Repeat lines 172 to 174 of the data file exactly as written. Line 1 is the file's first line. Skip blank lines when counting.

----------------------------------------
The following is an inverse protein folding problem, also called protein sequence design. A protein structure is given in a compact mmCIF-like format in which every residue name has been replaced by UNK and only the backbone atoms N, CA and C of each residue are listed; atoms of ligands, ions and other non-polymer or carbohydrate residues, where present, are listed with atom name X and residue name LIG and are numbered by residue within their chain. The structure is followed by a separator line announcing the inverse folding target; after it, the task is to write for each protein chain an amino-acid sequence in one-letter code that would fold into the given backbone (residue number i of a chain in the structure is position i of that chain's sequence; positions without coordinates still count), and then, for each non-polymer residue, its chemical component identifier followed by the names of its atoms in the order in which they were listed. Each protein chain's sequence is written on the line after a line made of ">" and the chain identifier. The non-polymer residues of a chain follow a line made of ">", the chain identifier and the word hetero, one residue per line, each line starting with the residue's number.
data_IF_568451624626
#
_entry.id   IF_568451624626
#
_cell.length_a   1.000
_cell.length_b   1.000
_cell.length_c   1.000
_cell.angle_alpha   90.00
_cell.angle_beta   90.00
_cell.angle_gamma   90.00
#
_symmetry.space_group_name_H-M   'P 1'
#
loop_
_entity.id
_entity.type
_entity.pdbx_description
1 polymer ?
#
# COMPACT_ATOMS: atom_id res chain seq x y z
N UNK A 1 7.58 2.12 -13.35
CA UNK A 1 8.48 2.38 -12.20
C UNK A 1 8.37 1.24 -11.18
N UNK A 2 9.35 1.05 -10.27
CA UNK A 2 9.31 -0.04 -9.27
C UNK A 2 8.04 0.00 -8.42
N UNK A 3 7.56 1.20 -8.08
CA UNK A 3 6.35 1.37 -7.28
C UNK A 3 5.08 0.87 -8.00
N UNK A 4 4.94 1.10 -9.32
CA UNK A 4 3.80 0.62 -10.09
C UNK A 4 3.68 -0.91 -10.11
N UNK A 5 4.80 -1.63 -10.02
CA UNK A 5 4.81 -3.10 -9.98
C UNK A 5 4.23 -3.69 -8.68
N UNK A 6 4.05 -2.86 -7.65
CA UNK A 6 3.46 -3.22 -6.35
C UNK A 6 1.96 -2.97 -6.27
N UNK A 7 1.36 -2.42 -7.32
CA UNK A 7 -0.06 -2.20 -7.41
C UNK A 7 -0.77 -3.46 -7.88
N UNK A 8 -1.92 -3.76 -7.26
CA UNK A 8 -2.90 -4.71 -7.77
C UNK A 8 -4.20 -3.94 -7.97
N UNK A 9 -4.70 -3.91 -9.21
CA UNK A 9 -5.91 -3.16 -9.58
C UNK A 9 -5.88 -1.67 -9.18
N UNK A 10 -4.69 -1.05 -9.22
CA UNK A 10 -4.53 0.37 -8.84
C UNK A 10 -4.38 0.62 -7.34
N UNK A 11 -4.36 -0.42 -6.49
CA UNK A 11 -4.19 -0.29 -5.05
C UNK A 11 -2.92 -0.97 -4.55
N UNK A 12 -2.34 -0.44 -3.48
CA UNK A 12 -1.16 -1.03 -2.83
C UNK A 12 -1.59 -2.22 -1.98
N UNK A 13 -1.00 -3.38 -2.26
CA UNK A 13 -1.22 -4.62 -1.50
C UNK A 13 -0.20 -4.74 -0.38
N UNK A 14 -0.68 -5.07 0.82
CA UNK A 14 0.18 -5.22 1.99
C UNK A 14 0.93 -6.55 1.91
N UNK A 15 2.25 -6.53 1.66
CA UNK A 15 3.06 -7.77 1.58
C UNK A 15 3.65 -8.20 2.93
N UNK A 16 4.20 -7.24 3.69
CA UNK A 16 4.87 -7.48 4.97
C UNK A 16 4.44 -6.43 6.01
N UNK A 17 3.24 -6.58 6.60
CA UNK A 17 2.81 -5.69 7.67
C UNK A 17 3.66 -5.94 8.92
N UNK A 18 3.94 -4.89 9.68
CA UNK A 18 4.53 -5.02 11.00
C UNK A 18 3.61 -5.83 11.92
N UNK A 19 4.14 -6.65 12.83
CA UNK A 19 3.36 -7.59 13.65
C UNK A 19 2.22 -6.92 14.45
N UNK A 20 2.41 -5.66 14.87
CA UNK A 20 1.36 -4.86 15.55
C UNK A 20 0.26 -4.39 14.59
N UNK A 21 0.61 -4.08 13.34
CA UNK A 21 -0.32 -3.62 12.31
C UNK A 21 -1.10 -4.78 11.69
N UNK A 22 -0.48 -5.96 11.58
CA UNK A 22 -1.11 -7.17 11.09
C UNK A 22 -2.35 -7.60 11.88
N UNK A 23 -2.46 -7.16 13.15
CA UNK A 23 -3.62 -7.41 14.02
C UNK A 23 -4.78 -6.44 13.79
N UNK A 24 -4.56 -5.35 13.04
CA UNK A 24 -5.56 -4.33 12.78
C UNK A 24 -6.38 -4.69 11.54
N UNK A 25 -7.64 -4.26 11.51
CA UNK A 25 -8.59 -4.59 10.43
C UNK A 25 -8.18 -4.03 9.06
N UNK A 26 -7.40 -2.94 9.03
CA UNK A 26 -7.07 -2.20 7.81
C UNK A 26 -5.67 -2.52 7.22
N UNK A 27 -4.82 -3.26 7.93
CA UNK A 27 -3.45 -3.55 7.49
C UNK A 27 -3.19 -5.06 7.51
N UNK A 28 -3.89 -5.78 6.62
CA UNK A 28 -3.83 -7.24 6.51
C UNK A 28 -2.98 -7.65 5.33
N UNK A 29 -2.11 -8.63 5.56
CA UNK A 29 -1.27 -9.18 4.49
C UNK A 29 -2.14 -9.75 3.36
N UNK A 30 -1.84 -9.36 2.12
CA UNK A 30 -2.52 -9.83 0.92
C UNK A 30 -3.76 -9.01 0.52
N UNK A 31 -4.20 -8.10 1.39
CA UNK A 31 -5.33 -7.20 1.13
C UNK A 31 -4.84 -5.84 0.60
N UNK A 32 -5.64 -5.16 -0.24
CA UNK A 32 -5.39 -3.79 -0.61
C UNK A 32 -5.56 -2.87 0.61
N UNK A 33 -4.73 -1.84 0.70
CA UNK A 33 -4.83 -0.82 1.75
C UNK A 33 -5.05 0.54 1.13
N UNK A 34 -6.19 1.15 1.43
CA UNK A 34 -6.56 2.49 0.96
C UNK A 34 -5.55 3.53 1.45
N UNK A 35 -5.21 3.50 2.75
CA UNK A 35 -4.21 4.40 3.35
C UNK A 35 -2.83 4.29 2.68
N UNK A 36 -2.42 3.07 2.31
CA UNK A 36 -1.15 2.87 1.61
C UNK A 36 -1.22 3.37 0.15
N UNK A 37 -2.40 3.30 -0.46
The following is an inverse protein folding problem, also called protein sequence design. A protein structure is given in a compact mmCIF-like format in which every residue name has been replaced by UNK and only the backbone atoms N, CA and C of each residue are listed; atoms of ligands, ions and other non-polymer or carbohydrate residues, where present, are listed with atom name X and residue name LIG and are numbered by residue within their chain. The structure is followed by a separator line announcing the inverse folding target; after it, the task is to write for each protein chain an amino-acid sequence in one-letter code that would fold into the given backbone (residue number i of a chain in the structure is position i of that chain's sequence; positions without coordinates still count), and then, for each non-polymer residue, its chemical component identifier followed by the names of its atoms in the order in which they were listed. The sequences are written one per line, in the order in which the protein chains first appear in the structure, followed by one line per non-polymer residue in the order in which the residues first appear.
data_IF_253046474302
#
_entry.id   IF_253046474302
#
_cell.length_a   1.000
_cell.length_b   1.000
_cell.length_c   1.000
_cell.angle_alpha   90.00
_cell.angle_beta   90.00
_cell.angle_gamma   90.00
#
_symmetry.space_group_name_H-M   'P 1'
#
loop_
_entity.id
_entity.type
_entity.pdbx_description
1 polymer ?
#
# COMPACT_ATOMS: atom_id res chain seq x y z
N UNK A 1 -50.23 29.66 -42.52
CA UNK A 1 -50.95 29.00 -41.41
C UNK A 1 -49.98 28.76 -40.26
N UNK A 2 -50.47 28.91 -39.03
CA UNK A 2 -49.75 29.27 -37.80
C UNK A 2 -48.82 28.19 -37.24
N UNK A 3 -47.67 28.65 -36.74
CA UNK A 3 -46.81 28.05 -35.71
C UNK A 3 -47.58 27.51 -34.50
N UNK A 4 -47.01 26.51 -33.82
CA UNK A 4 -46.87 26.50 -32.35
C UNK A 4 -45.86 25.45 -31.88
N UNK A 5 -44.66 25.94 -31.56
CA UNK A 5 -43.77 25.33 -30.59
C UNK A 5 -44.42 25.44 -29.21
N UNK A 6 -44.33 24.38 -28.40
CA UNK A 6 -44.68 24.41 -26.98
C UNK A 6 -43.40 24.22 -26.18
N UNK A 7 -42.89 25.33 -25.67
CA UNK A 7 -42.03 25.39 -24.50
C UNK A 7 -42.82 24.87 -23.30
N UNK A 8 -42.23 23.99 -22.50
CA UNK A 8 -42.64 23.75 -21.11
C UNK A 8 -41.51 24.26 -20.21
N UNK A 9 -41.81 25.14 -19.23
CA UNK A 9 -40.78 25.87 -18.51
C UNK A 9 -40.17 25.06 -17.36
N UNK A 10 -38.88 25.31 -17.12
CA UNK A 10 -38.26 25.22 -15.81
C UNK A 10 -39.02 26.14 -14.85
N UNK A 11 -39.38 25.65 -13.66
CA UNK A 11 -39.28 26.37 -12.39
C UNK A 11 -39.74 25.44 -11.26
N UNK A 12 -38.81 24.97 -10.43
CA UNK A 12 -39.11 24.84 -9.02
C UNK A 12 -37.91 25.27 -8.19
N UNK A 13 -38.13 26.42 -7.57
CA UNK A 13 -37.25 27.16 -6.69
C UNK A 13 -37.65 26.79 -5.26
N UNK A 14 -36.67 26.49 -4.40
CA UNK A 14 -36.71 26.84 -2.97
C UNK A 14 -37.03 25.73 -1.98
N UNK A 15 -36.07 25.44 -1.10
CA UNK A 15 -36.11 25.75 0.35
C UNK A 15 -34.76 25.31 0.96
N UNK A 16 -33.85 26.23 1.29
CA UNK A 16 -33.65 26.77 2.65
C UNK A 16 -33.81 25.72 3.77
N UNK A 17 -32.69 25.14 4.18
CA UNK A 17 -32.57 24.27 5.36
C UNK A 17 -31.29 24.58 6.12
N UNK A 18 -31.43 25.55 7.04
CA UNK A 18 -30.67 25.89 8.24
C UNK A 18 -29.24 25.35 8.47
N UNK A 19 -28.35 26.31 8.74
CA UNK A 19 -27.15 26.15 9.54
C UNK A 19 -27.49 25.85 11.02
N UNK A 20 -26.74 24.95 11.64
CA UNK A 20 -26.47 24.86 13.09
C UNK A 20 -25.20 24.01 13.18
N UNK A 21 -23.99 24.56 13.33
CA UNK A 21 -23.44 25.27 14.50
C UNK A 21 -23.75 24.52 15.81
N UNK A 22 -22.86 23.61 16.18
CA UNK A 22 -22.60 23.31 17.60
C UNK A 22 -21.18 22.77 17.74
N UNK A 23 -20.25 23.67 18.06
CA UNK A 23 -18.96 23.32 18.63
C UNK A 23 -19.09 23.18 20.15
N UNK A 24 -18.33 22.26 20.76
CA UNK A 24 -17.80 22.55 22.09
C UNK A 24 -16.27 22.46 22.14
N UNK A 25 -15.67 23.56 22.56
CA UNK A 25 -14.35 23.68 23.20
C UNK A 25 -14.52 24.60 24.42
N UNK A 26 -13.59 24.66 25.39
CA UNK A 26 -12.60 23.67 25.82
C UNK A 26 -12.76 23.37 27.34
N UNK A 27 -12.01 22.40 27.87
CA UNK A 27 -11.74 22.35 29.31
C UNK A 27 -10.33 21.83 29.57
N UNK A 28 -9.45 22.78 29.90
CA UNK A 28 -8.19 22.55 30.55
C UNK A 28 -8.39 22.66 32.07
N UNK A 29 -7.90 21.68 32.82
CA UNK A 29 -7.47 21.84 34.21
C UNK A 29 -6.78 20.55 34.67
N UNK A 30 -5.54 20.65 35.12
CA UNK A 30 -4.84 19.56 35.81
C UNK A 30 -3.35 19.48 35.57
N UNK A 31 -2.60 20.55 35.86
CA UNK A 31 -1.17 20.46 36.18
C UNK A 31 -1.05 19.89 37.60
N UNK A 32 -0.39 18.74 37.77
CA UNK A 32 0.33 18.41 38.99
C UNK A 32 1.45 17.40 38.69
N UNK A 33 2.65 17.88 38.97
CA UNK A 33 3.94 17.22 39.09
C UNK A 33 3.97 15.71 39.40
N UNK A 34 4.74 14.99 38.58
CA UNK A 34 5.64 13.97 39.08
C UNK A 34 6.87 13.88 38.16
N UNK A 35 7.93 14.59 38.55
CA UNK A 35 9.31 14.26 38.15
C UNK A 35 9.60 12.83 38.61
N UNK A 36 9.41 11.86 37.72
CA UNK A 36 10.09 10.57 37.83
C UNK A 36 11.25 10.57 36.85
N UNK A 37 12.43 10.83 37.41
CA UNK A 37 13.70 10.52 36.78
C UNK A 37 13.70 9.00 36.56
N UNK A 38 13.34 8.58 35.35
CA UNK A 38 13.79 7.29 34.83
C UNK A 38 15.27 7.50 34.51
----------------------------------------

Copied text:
C UNK A 7 -42.82 24.87 -23.30
N UNK A 8 -42.23 23.99 -22.50
CA UNK A 8 -42.64 23.75 -21.11